ome people worried when Maus: A Survivor’s Tale was selected for the 2007-08 OneBook program. Would the subject—the Holocaust—be too upsetting? Would a graphic novel, which looks like a comic book, be taken seriously?
“We needn’t have been concerned,” says English Professor Laurin Porter, program co-chair with Dawn Remmers, director of University Advising, Student Success and Testing Services. “Students responded with great enthusiasm to the work itself and what it had to teach them.”
In Maus: A Survivor’s Tale, Art Spiegelman tells and illustrates his own story of interviewing his father about his Holocaust experiences.
The OneBook program produced both a reader’s guide and a flier, “A Guide to Reading Graphic Novels,” to help students appreciate the complexity and sophistication of the combination of text and images that these artists use to tell their stories.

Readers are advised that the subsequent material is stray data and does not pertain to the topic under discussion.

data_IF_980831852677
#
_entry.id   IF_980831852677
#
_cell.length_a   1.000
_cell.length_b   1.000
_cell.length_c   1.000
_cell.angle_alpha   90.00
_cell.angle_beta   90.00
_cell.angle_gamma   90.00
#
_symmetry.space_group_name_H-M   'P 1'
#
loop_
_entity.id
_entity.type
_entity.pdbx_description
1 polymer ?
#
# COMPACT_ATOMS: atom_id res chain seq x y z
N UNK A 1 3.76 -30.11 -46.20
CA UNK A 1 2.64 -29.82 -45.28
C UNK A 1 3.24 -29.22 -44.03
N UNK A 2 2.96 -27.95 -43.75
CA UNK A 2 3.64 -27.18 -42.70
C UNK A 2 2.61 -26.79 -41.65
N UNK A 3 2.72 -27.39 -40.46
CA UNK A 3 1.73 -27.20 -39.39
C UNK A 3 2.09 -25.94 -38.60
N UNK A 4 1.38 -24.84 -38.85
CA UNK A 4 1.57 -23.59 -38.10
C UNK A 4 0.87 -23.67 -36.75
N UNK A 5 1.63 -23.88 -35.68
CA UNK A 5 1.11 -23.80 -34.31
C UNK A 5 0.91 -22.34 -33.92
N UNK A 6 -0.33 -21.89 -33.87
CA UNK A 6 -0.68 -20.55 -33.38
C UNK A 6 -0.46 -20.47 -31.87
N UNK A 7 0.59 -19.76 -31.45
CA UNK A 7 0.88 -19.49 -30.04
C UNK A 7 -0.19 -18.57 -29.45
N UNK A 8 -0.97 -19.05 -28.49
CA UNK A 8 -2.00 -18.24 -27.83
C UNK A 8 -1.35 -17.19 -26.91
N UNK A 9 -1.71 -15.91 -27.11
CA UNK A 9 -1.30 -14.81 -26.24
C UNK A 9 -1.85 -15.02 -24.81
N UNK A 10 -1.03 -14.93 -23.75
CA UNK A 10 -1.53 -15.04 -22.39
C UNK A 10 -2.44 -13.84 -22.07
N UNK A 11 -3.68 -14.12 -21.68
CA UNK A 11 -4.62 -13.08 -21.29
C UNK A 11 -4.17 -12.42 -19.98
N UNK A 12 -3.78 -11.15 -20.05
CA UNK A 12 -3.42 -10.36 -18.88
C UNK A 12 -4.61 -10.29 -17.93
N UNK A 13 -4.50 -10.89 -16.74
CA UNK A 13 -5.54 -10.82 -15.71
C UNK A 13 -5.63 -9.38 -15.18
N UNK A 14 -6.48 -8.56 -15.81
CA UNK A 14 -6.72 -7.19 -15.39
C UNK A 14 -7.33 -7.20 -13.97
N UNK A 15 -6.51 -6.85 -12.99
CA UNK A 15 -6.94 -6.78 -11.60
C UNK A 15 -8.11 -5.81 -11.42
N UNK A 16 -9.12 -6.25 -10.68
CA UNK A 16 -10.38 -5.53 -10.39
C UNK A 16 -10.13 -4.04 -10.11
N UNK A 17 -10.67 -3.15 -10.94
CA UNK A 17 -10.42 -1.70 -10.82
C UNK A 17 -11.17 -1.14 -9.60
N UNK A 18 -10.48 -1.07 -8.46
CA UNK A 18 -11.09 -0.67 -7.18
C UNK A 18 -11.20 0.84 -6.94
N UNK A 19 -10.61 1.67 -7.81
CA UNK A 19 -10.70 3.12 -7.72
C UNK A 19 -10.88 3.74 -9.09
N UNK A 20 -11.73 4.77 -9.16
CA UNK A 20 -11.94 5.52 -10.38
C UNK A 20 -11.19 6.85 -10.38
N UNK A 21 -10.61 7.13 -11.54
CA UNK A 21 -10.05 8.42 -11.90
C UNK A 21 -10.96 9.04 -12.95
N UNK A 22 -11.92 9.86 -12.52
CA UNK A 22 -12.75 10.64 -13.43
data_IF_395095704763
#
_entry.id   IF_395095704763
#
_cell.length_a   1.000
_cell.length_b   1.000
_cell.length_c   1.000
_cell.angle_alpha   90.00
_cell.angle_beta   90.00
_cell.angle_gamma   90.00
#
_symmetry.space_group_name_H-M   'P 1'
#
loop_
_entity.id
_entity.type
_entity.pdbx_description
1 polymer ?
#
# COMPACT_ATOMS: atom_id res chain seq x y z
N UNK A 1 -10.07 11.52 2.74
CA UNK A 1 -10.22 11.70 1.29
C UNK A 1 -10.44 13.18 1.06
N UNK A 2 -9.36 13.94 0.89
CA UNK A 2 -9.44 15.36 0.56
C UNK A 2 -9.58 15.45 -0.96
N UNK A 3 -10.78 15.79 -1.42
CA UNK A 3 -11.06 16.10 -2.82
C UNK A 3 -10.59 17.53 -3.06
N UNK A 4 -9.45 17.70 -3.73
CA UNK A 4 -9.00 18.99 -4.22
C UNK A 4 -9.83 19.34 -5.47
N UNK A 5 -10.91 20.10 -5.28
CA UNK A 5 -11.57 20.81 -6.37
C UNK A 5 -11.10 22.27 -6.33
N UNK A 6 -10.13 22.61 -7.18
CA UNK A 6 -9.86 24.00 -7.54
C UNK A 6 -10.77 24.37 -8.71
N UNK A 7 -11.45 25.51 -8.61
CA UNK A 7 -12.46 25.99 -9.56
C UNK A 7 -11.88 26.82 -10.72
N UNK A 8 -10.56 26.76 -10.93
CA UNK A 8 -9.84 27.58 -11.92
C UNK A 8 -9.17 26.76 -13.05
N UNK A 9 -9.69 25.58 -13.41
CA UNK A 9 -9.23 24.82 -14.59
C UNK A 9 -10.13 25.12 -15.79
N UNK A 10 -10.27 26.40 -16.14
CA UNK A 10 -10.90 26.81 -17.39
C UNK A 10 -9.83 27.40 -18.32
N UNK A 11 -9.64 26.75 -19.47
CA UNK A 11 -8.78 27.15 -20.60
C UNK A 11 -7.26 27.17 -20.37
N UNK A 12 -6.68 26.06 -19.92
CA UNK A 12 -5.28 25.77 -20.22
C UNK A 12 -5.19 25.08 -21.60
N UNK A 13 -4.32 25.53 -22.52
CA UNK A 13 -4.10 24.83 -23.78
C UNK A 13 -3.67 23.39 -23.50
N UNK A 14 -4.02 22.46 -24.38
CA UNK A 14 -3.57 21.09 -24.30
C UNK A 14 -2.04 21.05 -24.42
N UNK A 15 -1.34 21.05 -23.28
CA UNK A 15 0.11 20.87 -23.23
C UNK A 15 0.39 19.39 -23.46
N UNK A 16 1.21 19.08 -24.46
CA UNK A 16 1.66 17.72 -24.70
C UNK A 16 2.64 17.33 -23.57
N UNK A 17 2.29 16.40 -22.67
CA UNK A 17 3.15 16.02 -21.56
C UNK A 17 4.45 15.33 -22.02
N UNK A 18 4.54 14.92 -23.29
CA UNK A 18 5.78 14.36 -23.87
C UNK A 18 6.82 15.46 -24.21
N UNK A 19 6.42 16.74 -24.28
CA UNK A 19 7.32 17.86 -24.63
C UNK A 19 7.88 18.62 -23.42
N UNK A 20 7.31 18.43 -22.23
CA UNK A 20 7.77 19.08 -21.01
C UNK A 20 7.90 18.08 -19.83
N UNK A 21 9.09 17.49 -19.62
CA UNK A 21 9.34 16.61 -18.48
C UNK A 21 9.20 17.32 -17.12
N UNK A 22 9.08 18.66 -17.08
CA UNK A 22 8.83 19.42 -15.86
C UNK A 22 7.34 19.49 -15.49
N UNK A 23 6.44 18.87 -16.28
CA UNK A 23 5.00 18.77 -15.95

“Students overwhelmingly reported that they loved Maus and that they learned a great deal about critical reading by analyzing Spiegelman’s use of text and illustrations to make his argument,” said Margaret Lowry, director of first-year English.
The University hosted several events in conjunction with the OneBook program and its prejudice theme. In September, Holocaust survivors William and Rosalie Schiff delivered what Dr. Porter called a “very moving” presentation, and history Associate Professor Thomas Adam gave a background lecture on the Holocaust. Academy Award-winning actor Forest Whitaker spoke on prejudice in the spring, and Freshman Leaders on Campus worked to provide aid to Darfur.
Porter, who is retiring this summer after 22 years on the English faculty, recently stepped down as co-chair of the OneBook program, which she helped start in 2006. Spanish Associate Professor Chris Conway is the new co-chair.
The 2008-09 OneBook selection, The History of Love by Nicole Krauss, profiles several seemingly unrelated people through the eyes of four narrators. The award-winning book has been translated into more than 25 languages.
— Jim Patterson
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